EXCLUSIVE: 20M tax dollars wasted as Canandaigua power plant sits idle

November 08, 2018 11:28 PM

When the Department of Veterans Affairs announced it was building a renewable energy plant at the VA campus in Canandaigua, we were told it would save taxpayers a million dollars a year in energy costs.

This is a story News10NBC has been tracking for several years.

Advertisement – Content Continues Below

On News10NBC at 6 p.m., we told you that after years of delays -- the project is now complete.

But that's not the end of the story.

After spending millions of your tax dollars to build the plant -- we uncovered, the VA now has no plans to use it.

This 10,000 square foot brick building on the VA campus in Canandaigua was designed and built to save you money. Instead, it's another illustration of how your tax dollars are wasted.

With a price tag between $15 and $20 million, this power plant has yet to be used.

It sits idle -- producing no energy and saving zero dollars.

"I had two trailers here that the contractors were working out of," said Chuck Tomes. 

Tomes lives next to the VA campus and watched as the plant took years to complete.

"It's a lot of money. It's an incredible amount of money and what they were supposed to save on it with fuel costs, and now they're not doing that. It just seems to be more money that they're wasting," added Tomes. 

Here's the background.

The project was funded in 2010 as part of the nation's stimulus plan.

The plant was to produce power by burning wood chips to create steam-powered energy otherwise known as a biomass system. But the project ran into repeated delays as the contractor and the government fought over building designs which led to litigation.

It has taken eight years which is about the same length of time it took to dig the Erie Canal.

But now the power plant is essentially complete.

So, why aren't they using it?

Recently, News10NBC returned to the VA campus to try and find out. 

A peek into the windows shows the plastic is still on the office chairs.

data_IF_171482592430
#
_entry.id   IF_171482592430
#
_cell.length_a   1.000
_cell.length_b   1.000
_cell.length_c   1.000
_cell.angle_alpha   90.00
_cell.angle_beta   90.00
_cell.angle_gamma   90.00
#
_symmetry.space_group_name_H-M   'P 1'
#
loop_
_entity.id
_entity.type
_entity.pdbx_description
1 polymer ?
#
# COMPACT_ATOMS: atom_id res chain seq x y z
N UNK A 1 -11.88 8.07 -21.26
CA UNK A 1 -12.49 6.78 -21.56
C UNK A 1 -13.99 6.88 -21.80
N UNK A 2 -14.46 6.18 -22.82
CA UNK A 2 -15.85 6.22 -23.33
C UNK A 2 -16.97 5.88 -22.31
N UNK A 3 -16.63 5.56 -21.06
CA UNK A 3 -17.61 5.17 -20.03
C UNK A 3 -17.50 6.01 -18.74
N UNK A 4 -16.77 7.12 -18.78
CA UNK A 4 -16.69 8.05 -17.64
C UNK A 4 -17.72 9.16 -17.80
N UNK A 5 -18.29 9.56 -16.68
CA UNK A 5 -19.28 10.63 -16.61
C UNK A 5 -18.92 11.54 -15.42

Employee: "Can I help you?"

News10NBC's Brett Davidsen: "My name is Brett Davidsen. I'm with News10NBC." 

Employee: "How are you?" 

Davidsen: "Very good. Trying to find somebody who can tell us the status of this plant."

Employee: "You'd have to speak with our public relations representative."  

Then, the VA police showed up.

After days of phone calls and emails, we finally got a response.

As it turns out, after spending millions of your tax dollars on this power plant, the VA has no plans to fire it up.

In an emailed statement, a VA spokesperson told News10NBC, "When construction of the project was initiated in 2010, natural gas prices were much higher than they are now, justifying the plant's design to run on biomass. Since then, natural gas prices have dropped, and we are evaluating the options for using the plant moving forward."

Congressman Chris Collins: "It is not economically viable."

On Thursday, News10NBC took what we learned to Congressman Collins who first got involved in trying to resolve the construction delays five years ago.

The frustration was clear in his voice.

Collins: "It was a waste and a boondoggle. I think they're now admitting it. They're gonna mothball it. Well, I wouldn't even mothball it. Take it apart. If you can get anything, pennies on the dollar for the equipment there, sell it off and just call it a day."

Twenty million of your tax dollars. Tomes wonders how that money could have been used to help veterans.

"We have a suicide call line here that I know they've had to outsource because they have so many calls to it. Could that money have been turned into the suicide hotline which could have benefited hundreds of thousands of people?"

News10NBC asked the VA for specifics about any plans they might be considering for the building. We also asked for an on-camera interview with the director.

However, they didn't respond to either of those requests.


Brett Davidsen

Copyright 2018 - WHEC-TV, LLC A Hubbard Broadcasting Company

Relay Media Amp

We no longer have Facebook comments on this site. Please visit our Facebook Page to join the conversation.